Frustrated by continued cuts to the California State University system, faculty at San Francisco State and the system’s other 22 campuses have spent the past two weeks voting on whether to authorize a series of two-day strikes in May.
Local union officials say they are confident the majority of members will have cast their ballots for the strike when voting wraps up today.
“We don’t want to strike, but we will if we have to,” said Philip Klasky, a lecturer in the American Indian Studies Department and a member of the executive board of San Francisco State’s chapter of the California Faculty Association.
Negotiations between the union and CSU have been going on for nearly two years. Klasky said union leaders were hopeful a strike could be avoided, but that the vote would send a message to CSU officials as the two sides wrangle over a contract.
The union is pushing for salary increases and more favorable work rules for instructors, and it points to recent pay raises for administrators as a sign that CSU leadership is mismanaging its finances.
Mike Uhlenkamp, a CSU spokesman, said that officials were optimistic that the strike would not happen.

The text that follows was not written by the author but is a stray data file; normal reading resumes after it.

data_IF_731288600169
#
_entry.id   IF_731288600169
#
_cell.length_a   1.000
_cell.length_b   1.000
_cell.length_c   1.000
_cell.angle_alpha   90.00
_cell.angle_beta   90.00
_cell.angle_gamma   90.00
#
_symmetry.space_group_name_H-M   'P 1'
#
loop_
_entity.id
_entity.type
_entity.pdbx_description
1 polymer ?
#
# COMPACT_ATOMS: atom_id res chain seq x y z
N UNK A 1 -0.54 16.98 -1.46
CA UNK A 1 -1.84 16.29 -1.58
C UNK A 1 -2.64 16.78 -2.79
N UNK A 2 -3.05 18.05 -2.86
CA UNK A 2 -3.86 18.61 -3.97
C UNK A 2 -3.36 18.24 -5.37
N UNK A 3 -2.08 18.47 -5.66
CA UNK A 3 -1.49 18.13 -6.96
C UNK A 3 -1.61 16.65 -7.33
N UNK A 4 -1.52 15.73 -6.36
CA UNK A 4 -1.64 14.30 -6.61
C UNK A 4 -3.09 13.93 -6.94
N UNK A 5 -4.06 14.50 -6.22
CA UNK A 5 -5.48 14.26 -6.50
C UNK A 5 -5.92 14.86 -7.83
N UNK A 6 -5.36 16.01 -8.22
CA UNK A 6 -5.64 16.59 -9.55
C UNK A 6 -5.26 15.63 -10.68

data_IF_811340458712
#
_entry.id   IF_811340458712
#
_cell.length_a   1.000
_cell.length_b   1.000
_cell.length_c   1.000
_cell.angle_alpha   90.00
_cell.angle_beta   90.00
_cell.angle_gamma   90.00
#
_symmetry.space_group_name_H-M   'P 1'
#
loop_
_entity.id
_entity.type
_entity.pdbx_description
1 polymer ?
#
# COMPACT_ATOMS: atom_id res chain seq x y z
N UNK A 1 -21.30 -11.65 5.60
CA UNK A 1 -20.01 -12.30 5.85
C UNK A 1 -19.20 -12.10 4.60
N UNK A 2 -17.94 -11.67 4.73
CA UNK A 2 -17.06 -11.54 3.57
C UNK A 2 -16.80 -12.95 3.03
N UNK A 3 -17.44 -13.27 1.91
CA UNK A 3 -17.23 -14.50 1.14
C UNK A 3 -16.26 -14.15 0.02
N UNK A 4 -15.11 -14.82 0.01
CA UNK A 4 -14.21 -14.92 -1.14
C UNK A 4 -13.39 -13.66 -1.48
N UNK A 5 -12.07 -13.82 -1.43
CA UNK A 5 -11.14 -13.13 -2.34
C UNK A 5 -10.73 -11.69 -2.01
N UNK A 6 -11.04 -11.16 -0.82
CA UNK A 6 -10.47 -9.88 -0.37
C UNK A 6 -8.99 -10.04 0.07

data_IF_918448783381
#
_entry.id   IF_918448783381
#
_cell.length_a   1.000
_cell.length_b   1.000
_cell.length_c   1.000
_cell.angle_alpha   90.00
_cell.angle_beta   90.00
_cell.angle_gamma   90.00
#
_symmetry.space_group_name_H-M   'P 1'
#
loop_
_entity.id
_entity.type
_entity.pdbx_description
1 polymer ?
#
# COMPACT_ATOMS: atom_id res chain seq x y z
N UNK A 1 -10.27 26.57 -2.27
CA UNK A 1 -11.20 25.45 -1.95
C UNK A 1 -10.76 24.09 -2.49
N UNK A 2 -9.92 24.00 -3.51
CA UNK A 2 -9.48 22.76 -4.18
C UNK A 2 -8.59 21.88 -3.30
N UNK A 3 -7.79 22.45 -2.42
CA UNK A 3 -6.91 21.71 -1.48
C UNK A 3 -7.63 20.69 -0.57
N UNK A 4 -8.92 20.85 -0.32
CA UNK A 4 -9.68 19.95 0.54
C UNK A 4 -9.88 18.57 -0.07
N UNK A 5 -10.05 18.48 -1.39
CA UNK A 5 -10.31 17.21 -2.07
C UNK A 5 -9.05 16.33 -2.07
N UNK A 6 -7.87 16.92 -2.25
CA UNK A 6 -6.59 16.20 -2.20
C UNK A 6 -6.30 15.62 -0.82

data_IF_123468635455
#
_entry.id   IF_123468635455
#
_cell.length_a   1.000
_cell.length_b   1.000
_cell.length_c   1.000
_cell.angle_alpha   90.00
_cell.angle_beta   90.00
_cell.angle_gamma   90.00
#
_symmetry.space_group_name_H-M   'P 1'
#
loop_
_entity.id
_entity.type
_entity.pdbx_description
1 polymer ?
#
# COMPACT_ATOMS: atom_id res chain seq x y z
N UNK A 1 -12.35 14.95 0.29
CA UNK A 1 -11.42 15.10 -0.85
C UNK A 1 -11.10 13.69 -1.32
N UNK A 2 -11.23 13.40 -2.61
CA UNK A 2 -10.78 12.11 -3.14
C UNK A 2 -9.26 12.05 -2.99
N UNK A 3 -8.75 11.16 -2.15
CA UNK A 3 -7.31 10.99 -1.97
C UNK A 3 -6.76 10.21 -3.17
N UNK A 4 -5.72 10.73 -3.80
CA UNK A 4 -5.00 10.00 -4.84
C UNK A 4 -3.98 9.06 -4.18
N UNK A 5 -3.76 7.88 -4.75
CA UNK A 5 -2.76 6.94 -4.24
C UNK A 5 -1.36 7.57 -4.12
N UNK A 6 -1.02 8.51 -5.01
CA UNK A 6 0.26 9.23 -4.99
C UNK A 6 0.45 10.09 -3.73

“We’re hoping that it obviously doesn’t come to that,” he said. “We’ve always maintained the position that we want to reach a negotiated agreement.”
Although students are the group most likely to be inconvenienced by a strike, the union’s complaints resonate with young people who have been hit by tuition hikes and budget cuts over the past several years.
“Teachers are stressed, they’re not paid enough and that impacts our education,” said SFSU pre-med senior Sadaf Malik, a member of Students for Quality Education, which formed four years ago to advocate for education funding. “When students stand with faculty, it’s a unified message that these decisions affect all of us.”
The idea of a strike has also been cheered by Occupy SFSU, the campus affiliate of Occupy Wall Street.
“What they’re fighting for benefits us as well,” said Occupy spokesman Lalo Gonzalez, a senior majoring in criminal justice.
Klasky said the union expects to announce the result of the strike vote Wednesday. Meanwhile, university officials said they would return to the bargaining table next week.